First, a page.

Experiments in Radical Gifting and Ticket Sales

PresentRight now a Bay Area group consisting of a number of past and present Burners is putting together an event so ambitious that I am thrilled to be part of it.

I can’t tell you anything about it. Not what it is, or where, or who else is involved. I can tell you when, but that’s only mostly true. We’re revealing so little, in fact, that we actually sent out a press release announcing that we’ve created the least informative Kickstarter in history.

But what I can tell you … and what makes this an interesting experiment with Burning Man principles … is that there’s only one way to get a ticket. And that’s to be given one by somebody else.

You can’t buy a ticket for yourself.

It might be possible to engage in round-robins where a group of people buy tickets for each other, but we’ll be watching out for that. (I can’t tell you how.) Because the hope, the ideal, is that it will make the experience of going to an arts event more like getting a surprise gift: you have no idea it’s coming, it’s a gesture of thoughtfulness and goodwill because somebody cared enough to think of you, and you honestly don’t know what’s going to be there when you open it up.

Will it have that affect? Will it be possible to actually fund a high-infrastructure event this way?

We’ll find out.

In the interest of full disclosure, I should admit that I was against the whole idea.

“Why make everything so much more difficult?” I argued at meetings. “We’ve already got incredible idea, why not just DO THAT?”

I’m proud to say that my voice of reason was resoundingly outvoted. Which puts me in the best position possible: if things don’t work, I get to say “I told you so” for years. While if they do, I still get to be part of this daring attempt. I couldn’t be happier.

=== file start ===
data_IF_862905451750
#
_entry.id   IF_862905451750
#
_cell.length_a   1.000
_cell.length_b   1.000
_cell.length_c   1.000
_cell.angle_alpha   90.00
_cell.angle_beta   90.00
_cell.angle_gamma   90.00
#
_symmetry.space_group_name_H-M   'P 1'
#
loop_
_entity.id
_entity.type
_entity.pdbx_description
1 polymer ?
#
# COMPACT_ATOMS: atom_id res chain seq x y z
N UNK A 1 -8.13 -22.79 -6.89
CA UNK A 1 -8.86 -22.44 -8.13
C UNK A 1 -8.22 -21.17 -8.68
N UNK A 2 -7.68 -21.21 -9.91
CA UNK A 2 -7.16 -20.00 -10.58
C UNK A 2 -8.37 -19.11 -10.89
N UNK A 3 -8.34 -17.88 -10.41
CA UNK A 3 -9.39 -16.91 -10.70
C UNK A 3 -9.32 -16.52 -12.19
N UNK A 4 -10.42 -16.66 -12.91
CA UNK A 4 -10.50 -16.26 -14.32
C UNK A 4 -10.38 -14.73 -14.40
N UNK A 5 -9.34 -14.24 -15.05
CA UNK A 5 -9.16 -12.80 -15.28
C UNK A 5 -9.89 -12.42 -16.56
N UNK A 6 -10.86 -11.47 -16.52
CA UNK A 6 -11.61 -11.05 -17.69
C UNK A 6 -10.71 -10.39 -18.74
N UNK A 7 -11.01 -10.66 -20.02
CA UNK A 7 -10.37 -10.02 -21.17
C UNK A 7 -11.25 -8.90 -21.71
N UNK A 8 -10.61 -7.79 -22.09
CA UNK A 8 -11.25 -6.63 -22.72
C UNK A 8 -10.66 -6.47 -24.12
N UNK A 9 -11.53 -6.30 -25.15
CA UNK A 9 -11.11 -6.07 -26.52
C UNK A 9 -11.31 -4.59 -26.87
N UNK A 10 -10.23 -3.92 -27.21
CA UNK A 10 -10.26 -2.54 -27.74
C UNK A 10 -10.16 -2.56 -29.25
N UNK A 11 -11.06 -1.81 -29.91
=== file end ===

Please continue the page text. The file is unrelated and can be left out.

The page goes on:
In the meantime, everything really is more complicated by several levels of magnitude.

First, of course, is that we have so much less control over ticket sales. We know how to sell a big event out – we’ve done it before – but we have no idea how to convince people to buy tickets for other people .. especially if we’re actively discouraging them from gaming the system. We have no experience in how to talk about this, how to sell an event as a gift. There are no best practices in place, we’re having to discover them as we go.

But more than that, it gives us much less of a sense of who’s coming. Under the usual circumstances, we know that the usual suspects would show up. But if we can convince the usual suspects to buy tickets for other people? Who would it be? The potential for us to be preparing an event for people we’ve never heard of, who don’t belong to our community, is significantly increased.

Not that that’s a bad thing, but it’s a serious complication.

What this says to me is that effective gifting (if that’s what actually happens) involves a loss of control. You can’t really give a gift on your terms – it has to be on the terms of the person who’s accepting it. The more strings you attach, the less of a gift it really is.